Korea legislation guide
By Jong Koo Park and Yun Goo Kwon
Kim & Chang
Tel: +82 2 3703 1114 Fax: +82 2 737 9091-3 Website: www.kimchang.com
On April 14 2011, the Korean government promulgated new amendments to the Korean Commercial Code (the KCC). The amendments include an array of provisions that aim for more flexibility in relation to corporate financing, and enhanced transparency in relation to corporate governance.
The amendments will become effective from April 15 2012. The following are brief descriptions of the key changes set forth in the amendments.
More flexibility for financial structures
New forms of business entities: the amendments introduce limited partnerships modelled after US-style limited partnerships, which consist of general partner(s) and limited partner(s). The amendments also provide for limited liability companies modelled after US-style limited liability companies, which recognise the limited liability of members while granting them autonomy to establish, manage, and structure the organisation of the company.
Diverse stock types: following the amendments, companies will be able to issue more diverse classes of shares, such as common shares with no voting rights or with restricted voting rights, as well as shares that have different rights in relation to the distribution of profits, liquidation, stock conversion or redemption. In addition, the amendments will allow companies to issue no-par value stock.
Squeeze outs: the amendments also permit squeeze outs of minority shareholders. For example, compulsory acquisitions by a controlling shareholder (with a stake of 95% or more) of shares held by minority shareholders at fair value. In exchange, minority shareholders will be granted appraisal rights that they can exercise by demanding fair compensation from the controlling shareholder as consideration for their shares.
More flexible dividend policies: pursuant to the amendments, dividend payments can be approved by the directors under certain circumstances (instead of having to undergo approval at a general meeting of shareholders each time). The amendments also allow the payment of non-cash dividends in addition to cash dividends.
Use of legal reserves: the disposition of legal reserves is strictly restricted under the KCC. Following the amendments, however, the shareholders of a company can resolve to use the legal reserves exceeding 150% of the company’s paid-in capital to pay dividends or for certain other purposes without causing the company to undergo a capital reduction.
Acquisition of treasury shares: the KCC has had strict limitations on the acquisition of treasury shares in the case of private companies, but the amendments will allow private companies to acquire treasury shares in an amount up to their distributable profits. In addition, private companies may hold such treasury shares without being subject to disposition requirements.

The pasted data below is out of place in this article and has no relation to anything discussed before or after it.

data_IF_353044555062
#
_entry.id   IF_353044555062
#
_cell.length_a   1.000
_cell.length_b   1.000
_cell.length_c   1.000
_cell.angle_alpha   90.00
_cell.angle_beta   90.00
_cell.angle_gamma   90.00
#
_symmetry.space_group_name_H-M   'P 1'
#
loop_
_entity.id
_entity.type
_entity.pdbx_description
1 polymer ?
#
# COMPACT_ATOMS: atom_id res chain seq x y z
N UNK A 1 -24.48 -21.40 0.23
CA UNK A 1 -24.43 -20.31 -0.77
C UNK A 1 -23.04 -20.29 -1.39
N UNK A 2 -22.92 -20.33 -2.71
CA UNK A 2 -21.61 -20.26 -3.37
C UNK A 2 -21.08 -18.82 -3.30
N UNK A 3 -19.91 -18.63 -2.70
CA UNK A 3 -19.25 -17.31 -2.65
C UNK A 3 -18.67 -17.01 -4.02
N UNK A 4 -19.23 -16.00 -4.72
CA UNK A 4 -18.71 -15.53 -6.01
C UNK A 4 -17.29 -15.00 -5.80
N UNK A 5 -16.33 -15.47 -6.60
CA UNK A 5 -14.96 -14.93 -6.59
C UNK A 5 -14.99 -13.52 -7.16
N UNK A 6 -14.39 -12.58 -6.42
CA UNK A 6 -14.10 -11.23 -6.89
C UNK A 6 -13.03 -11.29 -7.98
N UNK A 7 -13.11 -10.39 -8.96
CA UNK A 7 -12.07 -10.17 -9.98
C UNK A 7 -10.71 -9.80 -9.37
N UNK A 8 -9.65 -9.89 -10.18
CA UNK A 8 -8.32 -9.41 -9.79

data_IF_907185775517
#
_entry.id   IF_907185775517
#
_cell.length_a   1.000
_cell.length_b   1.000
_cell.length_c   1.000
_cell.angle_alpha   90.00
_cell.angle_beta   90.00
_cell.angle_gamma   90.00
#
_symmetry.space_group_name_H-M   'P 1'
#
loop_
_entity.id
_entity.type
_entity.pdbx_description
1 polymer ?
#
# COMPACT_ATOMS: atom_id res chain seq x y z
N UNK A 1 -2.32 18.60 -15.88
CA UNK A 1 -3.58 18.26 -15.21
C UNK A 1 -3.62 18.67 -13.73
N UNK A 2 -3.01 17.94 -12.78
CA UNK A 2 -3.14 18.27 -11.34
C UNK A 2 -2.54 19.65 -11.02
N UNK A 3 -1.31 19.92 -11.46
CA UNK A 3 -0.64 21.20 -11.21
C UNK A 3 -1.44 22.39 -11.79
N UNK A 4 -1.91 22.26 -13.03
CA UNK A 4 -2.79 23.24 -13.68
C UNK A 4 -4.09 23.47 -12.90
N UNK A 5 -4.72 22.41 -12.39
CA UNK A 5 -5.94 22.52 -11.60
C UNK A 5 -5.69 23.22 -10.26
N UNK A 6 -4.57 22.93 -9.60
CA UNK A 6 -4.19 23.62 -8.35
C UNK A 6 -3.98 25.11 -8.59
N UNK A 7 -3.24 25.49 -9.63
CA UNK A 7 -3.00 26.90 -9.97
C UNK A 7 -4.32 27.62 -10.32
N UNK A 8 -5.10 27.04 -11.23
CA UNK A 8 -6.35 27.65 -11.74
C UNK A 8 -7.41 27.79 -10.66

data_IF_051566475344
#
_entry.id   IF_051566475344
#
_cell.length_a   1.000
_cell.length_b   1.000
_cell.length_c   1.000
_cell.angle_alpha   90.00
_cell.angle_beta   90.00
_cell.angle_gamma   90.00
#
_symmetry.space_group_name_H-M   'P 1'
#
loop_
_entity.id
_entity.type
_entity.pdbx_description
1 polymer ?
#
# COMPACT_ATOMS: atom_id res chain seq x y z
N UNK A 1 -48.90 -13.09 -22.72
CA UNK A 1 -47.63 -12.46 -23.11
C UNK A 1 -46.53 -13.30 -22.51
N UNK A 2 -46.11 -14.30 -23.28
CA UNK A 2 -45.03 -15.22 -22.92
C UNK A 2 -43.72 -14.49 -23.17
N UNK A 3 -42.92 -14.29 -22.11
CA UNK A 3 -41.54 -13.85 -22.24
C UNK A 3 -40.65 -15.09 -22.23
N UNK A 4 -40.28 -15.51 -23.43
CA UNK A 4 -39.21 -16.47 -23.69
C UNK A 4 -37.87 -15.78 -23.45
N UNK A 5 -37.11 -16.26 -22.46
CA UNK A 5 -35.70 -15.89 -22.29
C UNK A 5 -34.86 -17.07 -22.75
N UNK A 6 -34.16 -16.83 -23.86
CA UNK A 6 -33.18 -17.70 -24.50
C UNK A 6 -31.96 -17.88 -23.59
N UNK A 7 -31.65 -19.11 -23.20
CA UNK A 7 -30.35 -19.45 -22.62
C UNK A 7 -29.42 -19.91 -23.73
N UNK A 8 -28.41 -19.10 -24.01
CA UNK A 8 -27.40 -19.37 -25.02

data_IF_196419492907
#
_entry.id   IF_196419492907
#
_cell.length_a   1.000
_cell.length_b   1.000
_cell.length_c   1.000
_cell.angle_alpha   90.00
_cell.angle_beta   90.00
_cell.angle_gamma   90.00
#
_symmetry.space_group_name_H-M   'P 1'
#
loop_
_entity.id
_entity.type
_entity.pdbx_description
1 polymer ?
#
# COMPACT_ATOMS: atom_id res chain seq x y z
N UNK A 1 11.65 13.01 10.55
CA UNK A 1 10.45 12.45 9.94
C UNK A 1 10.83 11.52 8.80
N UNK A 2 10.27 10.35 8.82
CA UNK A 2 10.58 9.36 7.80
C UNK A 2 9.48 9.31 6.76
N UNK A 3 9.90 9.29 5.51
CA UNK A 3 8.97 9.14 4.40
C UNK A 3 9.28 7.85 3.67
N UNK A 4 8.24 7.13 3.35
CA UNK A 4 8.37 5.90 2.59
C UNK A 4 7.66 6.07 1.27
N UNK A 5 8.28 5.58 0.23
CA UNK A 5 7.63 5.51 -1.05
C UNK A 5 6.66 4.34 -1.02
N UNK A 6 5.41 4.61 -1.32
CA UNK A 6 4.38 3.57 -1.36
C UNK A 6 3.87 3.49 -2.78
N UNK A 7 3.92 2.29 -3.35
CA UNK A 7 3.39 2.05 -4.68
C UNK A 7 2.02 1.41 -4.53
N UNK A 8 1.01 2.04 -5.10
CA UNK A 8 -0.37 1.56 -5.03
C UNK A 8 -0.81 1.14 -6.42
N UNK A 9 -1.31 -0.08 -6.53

Elimination of prohibition against offsetting payments of share capital: the provisions in the KCC that prohibit the offsetting of share capital payments will be eliminated, making it possible for non-distressed companies to effect debt/equity swaps as well.
Relaxed rules governing merger consideration: under the amendments, the surviving company in a merger may pay the shareholders of the company being merged into just cash or bonds, without the need to deliver to such shareholders any new shares or treasury shares of the surviving company.
Relaxed restrictions on issuance ceilings and types of bonds: ceilings on the total issuance amount of bonds will be abandoned. Further, the amendments will provide a legal basis for issuing participating bonds and a variety of other bonds.
Enhanced transparency in corporate governance
Prohibition of the usurpation of business opportunities: a new provision will be added to the KCC that prohibits directors of companies from usurping or causing their relatives or other third parties to usurp business opportunities that are beneficial to the relevant company.
Expanded restrictions on self-dealing transactions: only directors are subject to restrictions on self-dealing transactions. Following the amendments, however, such restrictions shall apply to directors and major shareholders, relatives of such directors and major shareholders, as well as certain affiliated companies.
‘Executive officer’ system: the amendments allow companies to choose to appoint an executive officer who will be dedicated to overseeing the executive functions of the company, under the supervision of the board of directors. However, companies may choose to maintain their current director systems instead of adopting the new executive officer system.
‘Compliance officer’ system: all listed companies of a certain size (the threshold for which will be determined before the amendments to the KCC become effective) will be required to implement compliance control regulations and to appoint a compliance officer responsible for monitoring adherence to such regulations.